During the First World War, Camille Robin receives a letter from her spouse, a soldier, telling her to stop writing him, accept his inevitable death, and get on with her life. Poor fool! He is her life. Camille cuts her hair, dresses like a boy and, setting forth to the front to find her François, attaches herself incognito to the 80th Infantry Regiment, 12th Company, led by Lieutenant Paulhan.
This is not a literalist film, and some have gone so far as to call it—descriptively, not derisively—a fairy tale. Much of it unfolds at night; natural darkness renders these passages (although the film is in color) richly black and white—or, rather, charcoal and gray. The absence of background music, coupled with this visual character, creates a strange, quiet, soft, ghostly otherworldliness.
On several occasions this quiet is broken when the men produce musical instruments seemingly out of nowhere and start singing, the melody from about a half-century later. These moments of their being unmindful of war ironically and poignantly underscore the danger they are in and the peace and freedom they yearn for.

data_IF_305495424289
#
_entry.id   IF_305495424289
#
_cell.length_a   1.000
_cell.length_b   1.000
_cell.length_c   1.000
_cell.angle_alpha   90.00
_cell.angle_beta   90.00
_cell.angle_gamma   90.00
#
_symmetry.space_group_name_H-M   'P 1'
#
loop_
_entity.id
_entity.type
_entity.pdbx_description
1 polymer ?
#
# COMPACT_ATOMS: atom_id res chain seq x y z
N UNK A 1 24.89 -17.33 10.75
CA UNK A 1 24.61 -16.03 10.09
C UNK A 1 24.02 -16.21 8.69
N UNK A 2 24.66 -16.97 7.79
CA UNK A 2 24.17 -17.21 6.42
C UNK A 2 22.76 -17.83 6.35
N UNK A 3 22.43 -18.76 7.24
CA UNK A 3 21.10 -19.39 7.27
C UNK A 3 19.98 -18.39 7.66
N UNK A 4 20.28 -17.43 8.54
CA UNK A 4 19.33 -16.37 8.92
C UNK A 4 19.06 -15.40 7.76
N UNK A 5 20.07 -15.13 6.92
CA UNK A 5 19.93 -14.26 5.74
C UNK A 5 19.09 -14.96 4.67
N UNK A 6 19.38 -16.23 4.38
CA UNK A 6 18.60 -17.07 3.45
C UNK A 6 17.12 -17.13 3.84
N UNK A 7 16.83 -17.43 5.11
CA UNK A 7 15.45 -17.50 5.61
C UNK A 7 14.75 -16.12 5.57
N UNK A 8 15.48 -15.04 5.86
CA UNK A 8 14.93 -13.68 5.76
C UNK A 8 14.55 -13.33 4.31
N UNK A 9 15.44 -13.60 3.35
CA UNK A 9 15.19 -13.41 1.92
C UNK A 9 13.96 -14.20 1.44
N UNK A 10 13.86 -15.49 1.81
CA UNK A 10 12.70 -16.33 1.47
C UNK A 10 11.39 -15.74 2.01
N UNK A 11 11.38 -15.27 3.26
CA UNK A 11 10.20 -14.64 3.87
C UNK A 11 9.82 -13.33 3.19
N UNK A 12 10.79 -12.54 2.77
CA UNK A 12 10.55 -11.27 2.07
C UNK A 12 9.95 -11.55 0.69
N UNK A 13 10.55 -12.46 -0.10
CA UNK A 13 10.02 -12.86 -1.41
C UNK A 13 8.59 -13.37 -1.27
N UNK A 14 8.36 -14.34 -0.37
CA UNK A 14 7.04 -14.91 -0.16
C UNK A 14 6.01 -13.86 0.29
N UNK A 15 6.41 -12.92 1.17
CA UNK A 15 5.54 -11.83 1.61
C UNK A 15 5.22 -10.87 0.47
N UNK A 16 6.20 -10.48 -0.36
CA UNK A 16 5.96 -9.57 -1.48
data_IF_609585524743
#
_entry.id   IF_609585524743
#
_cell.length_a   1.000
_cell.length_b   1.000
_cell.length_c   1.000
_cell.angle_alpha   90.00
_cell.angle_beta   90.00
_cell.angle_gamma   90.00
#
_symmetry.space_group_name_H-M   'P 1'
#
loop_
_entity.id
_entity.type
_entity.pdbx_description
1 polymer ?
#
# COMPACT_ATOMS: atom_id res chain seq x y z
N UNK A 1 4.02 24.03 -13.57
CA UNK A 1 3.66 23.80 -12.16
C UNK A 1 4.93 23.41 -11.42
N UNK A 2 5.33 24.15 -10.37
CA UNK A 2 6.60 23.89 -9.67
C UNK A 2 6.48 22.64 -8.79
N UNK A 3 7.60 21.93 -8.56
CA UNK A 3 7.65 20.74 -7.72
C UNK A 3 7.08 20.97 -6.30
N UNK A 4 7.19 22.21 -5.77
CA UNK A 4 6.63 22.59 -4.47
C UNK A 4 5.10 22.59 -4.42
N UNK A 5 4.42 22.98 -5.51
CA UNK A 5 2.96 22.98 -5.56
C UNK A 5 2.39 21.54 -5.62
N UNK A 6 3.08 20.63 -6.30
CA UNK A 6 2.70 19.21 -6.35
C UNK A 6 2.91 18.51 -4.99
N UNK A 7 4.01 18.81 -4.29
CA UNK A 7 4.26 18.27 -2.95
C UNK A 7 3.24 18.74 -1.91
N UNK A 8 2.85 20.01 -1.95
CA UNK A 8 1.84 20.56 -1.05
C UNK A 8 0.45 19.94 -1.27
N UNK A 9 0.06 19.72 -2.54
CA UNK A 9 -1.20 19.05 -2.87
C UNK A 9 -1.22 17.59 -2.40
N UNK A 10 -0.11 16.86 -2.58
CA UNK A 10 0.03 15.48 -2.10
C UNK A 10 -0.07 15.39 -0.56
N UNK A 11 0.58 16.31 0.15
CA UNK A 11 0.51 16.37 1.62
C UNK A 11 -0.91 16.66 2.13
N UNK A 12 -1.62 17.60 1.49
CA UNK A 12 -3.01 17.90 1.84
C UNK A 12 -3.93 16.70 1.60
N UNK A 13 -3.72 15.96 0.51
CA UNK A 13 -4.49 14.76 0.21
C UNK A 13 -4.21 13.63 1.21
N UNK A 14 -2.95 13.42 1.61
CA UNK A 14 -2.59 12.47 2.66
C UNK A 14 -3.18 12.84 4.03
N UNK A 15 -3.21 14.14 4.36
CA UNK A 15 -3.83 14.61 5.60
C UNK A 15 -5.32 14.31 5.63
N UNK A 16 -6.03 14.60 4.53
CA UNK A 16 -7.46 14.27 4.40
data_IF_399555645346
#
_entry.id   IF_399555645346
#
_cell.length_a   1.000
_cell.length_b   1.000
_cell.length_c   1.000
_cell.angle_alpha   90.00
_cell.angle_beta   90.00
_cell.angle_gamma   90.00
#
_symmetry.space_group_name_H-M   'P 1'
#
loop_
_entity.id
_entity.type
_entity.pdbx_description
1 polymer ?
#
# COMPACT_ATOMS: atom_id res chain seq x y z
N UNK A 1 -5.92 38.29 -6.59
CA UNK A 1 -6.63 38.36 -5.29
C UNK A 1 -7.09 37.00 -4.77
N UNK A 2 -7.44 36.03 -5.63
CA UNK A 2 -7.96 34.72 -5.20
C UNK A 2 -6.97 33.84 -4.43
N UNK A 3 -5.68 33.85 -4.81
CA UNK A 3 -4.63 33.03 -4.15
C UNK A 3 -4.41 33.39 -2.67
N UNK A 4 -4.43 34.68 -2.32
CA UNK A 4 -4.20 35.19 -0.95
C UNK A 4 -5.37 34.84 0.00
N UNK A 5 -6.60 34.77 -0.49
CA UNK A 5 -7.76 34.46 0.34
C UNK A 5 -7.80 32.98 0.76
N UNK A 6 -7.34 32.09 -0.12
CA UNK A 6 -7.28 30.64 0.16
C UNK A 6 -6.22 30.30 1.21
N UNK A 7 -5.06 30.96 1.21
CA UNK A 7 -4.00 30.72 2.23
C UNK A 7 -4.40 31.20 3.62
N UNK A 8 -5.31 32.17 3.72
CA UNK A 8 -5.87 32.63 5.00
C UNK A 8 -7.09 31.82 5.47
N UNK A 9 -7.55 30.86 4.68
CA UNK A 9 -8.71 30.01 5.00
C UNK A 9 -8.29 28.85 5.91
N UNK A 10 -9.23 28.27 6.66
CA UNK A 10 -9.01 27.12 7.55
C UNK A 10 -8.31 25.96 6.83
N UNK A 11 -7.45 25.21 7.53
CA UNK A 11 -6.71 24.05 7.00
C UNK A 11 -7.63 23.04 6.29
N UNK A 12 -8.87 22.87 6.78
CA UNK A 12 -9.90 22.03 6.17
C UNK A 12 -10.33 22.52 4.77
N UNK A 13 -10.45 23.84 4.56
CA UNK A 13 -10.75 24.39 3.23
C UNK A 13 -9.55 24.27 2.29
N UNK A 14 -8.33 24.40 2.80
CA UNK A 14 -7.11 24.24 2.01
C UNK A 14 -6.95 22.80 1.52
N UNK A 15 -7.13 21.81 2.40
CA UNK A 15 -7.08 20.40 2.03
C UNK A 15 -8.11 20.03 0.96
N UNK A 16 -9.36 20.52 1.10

Camille’s identity, including her gender, eventually comes to light. Referring to François, she explains, “The war has come between us.” Paulhan tells his men that nothing has changed, that Camille will continue her quest among them.
Written by Axelle Ropert, finely directed by Serge Bozon, and hauntingly photographed by Céline Bozon, the director’s sister, La France won the Jean Vigo Prize as best film. Deeply affecting, it does not focus on the horrors of war; there is little violence in this film. Rather, it is attuned to the peace for which human souls ache; like Wilfred Owen’s poetry from the same war, its subject is “the pity of War.”
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